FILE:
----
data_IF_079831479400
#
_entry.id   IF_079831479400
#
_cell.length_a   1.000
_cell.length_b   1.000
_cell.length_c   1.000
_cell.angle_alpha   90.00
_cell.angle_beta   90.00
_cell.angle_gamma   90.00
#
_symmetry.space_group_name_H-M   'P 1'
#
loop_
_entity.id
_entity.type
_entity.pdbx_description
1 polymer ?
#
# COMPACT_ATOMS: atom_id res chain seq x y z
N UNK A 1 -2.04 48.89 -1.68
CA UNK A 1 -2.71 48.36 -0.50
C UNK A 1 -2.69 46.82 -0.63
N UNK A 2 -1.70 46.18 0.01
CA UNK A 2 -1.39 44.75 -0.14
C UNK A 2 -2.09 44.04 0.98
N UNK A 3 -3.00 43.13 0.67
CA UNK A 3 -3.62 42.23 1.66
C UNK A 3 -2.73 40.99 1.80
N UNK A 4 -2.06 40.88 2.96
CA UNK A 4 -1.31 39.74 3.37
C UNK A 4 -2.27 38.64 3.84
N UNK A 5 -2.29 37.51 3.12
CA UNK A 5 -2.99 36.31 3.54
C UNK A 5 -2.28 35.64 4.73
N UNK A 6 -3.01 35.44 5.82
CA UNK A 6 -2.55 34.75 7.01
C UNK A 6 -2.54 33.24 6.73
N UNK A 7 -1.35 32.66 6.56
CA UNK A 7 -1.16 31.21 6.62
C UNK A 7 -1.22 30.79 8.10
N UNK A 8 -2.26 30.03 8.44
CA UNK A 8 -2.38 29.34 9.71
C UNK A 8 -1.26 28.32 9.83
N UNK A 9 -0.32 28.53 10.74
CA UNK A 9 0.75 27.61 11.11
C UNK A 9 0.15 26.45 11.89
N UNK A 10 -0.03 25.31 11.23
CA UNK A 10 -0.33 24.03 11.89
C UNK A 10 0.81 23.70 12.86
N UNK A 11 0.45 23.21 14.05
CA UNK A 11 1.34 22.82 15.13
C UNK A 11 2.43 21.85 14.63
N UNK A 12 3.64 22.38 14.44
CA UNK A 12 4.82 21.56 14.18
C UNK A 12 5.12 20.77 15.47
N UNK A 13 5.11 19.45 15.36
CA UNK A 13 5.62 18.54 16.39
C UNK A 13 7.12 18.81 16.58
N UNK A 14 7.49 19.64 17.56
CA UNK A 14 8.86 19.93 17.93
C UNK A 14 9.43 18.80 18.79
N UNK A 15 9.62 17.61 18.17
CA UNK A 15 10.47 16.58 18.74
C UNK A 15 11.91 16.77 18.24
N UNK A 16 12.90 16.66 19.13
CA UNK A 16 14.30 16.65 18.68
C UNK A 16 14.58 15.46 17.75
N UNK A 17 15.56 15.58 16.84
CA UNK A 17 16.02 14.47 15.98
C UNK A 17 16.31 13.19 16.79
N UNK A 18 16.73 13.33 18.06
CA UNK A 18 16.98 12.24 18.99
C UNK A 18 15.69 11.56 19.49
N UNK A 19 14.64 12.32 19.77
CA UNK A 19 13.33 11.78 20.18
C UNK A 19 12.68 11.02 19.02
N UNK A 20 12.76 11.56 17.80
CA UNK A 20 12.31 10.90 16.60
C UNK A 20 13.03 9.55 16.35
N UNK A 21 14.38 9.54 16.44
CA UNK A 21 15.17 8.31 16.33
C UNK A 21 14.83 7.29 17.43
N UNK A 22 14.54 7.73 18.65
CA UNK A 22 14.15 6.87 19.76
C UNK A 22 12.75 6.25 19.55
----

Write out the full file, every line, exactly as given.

data_IF_079831479400
#
_entry.id   IF_079831479400
#
_cell.length_a   1.000
_cell.length_b   1.000
_cell.length_c   1.000
_cell.angle_alpha   90.00
_cell.angle_beta   90.00
_cell.angle_gamma   90.00
#
_symmetry.space_group_name_H-M   'P 1'
#
loop_
_entity.id
_entity.type
_entity.pdbx_description
1 polymer ?
#
# COMPACT_ATOMS: atom_id res chain seq x y z
N UNK A 1 -2.04 48.89 -1.68
CA UNK A 1 -2.71 48.36 -0.50
C UNK A 1 -2.69 46.82 -0.63
N UNK A 2 -1.70 46.18 0.01
CA UNK A 2 -1.39 44.75 -0.14
C UNK A 2 -2.09 44.04 0.98
N UNK A 3 -3.00 43.13 0.67
CA UNK A 3 -3.62 42.23 1.66
C UNK A 3 -2.73 40.99 1.80
N UNK A 4 -2.06 40.88 2.96
CA UNK A 4 -1.31 39.74 3.37
C UNK A 4 -2.27 38.64 3.84
N UNK A 5 -2.29 37.51 3.12
CA UNK A 5 -2.99 36.31 3.54
C UNK A 5 -2.28 35.64 4.73
N UNK A 6 -3.01 35.44 5.82
CA UNK A 6 -2.55 34.75 7.01
C UNK A 6 -2.54 33.24 6.73
N UNK A 7 -1.35 32.66 6.56
CA UNK A 7 -1.16 31.21 6.62
C UNK A 7 -1.22 30.79 8.10
N UNK A 8 -2.26 30.03 8.44
CA UNK A 8 -2.38 29.34 9.71
C UNK A 8 -1.26 28.32 9.83
N UNK A 9 -0.32 28.53 10.74
CA UNK A 9 0.75 27.61 11.11
C UNK A 9 0.15 26.45 11.89
N UNK A 10 -0.03 25.31 11.23
CA UNK A 10 -0.33 24.03 11.89
C UNK A 10 0.81 23.70 12.86
N UNK A 11 0.45 23.21 14.05
CA UNK A 11 1.34 22.82 15.13
C UNK A 11 2.43 21.85 14.63
N UNK A 12 3.64 22.38 14.44
CA UNK A 12 4.82 21.56 14.18
C UNK A 12 5.12 20.77 15.47
N UNK A 13 5.11 19.45 15.36
CA UNK A 13 5.62 18.54 16.39
C UNK A 13 7.12 18.81 16.58
N UNK A 14 7.49 19.64 17.56
CA UNK A 14 8.86 19.93 17.93
C UNK A 14 9.43 18.80 18.79
N UNK A 15 9.62 17.61 18.17
CA UNK A 15 10.47 16.58 18.74
C UNK A 15 11.91 16.77 18.24
N UNK A 16 12.90 16.66 19.13
CA UNK A 16 14.30 16.65 18.68
C UNK A 16 14.58 15.46 17.75
N UNK A 17 15.56 15.58 16.84
CA UNK A 17 16.02 14.47 15.98
C UNK A 17 16.31 13.19 16.79
N UNK A 18 16.73 13.33 18.06
CA UNK A 18 16.98 12.24 18.99
C UNK A 18 15.69 11.56 19.49
N UNK A 19 14.64 12.32 19.77
CA UNK A 19 13.33 11.78 20.18
C UNK A 19 12.68 11.02 19.02
N UNK A 20 12.76 11.56 17.80
CA UNK A 20 12.31 10.90 16.60
C UNK A 20 13.03 9.55 16.35
N UNK A 21 14.38 9.54 16.44
CA UNK A 21 15.17 8.31 16.33
C UNK A 21 14.83 7.29 17.43
N UNK A 22 14.54 7.73 18.65
CA UNK A 22 14.15 6.87 19.76
C UNK A 22 12.75 6.25 19.55